If you are over 40 and reading this in the office, you should probably take the rest of the week off after today.
That is the lesson to be drawn from new University of Melbourne research, which argues that working more than 25 hours a week harms the brainpower of adults over the age of 40.
Shinya Kajitani, Colin McKenzie and Kei Sakata, three economists, knew that stress impairs cognitive functioning and development. They also knew that working some hours rather than none can improve mental acuity. So they looked at the Household Income and Labour Dynamics in Australia data set, which monitored the economic, well-being and labour market data of about 25,000 Australians.
They found that for people above the age of 40 working less than 25 hours, turning up to their job improved their mental functioning. But beyond that, working led to decreases in memory, and verbal and spatial intelligence.
The connection between long hours and health problems has long been known. Working more than 55 hours a week can lead to a greater risk of heart disease, depression, stroke and diabetes.
But the research from Kajitani et al is one of the first times that the effect on intelligence has been measured. “In the middle and older age, working part-time could be effective in maintaining cognitive ability,” the researchers conclude.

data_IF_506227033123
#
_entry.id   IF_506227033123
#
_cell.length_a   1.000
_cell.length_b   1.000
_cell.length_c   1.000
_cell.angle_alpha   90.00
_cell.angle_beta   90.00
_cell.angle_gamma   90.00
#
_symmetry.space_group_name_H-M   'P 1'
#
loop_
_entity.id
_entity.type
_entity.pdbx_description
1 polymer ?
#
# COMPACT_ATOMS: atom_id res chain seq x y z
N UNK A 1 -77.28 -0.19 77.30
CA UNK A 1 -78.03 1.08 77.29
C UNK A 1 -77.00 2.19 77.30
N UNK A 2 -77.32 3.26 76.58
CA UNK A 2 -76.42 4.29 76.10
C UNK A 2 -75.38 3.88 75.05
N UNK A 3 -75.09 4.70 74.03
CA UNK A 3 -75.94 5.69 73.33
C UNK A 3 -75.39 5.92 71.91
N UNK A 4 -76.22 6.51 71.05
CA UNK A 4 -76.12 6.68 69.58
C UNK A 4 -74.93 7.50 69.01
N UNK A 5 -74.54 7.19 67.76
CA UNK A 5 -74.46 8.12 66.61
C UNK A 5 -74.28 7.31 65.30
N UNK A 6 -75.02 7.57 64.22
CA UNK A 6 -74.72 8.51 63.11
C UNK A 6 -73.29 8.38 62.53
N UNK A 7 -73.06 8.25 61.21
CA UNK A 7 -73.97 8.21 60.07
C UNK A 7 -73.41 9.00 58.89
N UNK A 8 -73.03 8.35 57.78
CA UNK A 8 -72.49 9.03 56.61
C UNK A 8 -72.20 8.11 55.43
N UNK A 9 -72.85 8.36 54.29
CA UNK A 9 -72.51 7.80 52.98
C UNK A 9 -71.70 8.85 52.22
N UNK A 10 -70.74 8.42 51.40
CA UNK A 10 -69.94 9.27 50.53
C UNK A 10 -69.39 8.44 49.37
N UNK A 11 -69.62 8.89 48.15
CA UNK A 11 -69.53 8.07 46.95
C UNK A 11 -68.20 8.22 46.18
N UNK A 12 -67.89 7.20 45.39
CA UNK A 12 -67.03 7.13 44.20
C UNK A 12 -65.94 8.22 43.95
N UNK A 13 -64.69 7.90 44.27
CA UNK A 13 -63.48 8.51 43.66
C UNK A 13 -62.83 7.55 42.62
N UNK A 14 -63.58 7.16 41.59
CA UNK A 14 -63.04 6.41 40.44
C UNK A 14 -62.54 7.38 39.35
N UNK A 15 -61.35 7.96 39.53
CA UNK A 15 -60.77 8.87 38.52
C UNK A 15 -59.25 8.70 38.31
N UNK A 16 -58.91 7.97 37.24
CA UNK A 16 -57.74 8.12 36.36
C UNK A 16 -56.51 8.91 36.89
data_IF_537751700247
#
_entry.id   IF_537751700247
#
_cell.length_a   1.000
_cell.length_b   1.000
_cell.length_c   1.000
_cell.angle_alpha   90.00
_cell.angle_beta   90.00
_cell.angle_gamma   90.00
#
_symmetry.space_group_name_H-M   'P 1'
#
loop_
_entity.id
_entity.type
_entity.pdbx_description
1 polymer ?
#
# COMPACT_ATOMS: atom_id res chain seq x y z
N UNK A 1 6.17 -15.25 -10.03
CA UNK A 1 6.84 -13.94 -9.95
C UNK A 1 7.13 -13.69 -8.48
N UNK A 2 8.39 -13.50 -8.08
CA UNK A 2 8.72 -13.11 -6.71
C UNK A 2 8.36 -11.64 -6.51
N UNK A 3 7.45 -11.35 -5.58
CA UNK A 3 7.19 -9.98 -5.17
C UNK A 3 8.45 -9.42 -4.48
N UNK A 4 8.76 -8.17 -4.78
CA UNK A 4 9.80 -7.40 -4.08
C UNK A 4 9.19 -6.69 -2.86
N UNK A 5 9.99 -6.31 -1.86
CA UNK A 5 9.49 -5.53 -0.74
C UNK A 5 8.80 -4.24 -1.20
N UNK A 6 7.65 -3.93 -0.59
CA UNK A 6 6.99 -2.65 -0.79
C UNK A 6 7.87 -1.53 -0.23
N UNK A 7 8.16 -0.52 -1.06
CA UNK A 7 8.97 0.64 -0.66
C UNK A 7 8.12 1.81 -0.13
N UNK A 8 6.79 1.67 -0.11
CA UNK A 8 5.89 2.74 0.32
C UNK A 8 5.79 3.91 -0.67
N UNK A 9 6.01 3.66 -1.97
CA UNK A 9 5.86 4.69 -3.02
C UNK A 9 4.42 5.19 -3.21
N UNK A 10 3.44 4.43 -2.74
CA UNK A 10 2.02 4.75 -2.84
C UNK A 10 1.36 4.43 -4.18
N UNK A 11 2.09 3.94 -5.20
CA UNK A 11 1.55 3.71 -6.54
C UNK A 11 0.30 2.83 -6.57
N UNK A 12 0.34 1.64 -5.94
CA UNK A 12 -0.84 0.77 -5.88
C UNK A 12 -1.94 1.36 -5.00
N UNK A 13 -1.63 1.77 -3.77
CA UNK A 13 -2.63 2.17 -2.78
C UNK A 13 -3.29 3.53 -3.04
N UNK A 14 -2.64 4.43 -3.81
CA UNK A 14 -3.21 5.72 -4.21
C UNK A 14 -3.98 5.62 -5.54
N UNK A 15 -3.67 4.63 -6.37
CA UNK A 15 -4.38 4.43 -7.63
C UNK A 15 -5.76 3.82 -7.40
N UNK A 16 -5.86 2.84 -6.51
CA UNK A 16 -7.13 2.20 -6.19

A team of UK researchers at the New Economics Foundation, a think tank, argue that the optimal length of the working week is just 21 hours. “A ‘normal’ working week of 21 hours could help to address a range of urgent, interlinked problems – overwork, unemployment, overconsumption, high carbon emissions, low well-being, entrenched inequalities and the lack of time to live sustainably, to care for each other and simply to enjoy life,” the think tank argues. Families would be able to more equitably divide housework and unpaid care activities – looking after children and disabled family members, for instance. Then there’s Parkinson’s Law, jokingly penned by the historian Cyril Parkinson in the pages of The Economist, which runs: “Work expands so as to fill the time available”.
The moral of all this was captured by the Elizabethan poet Michael Drayton: “Not long youth lasteth, and old age hasteth / Now is best leisure, to take our pleasure.”
So stop reading this, leave the office and enjoy your life.
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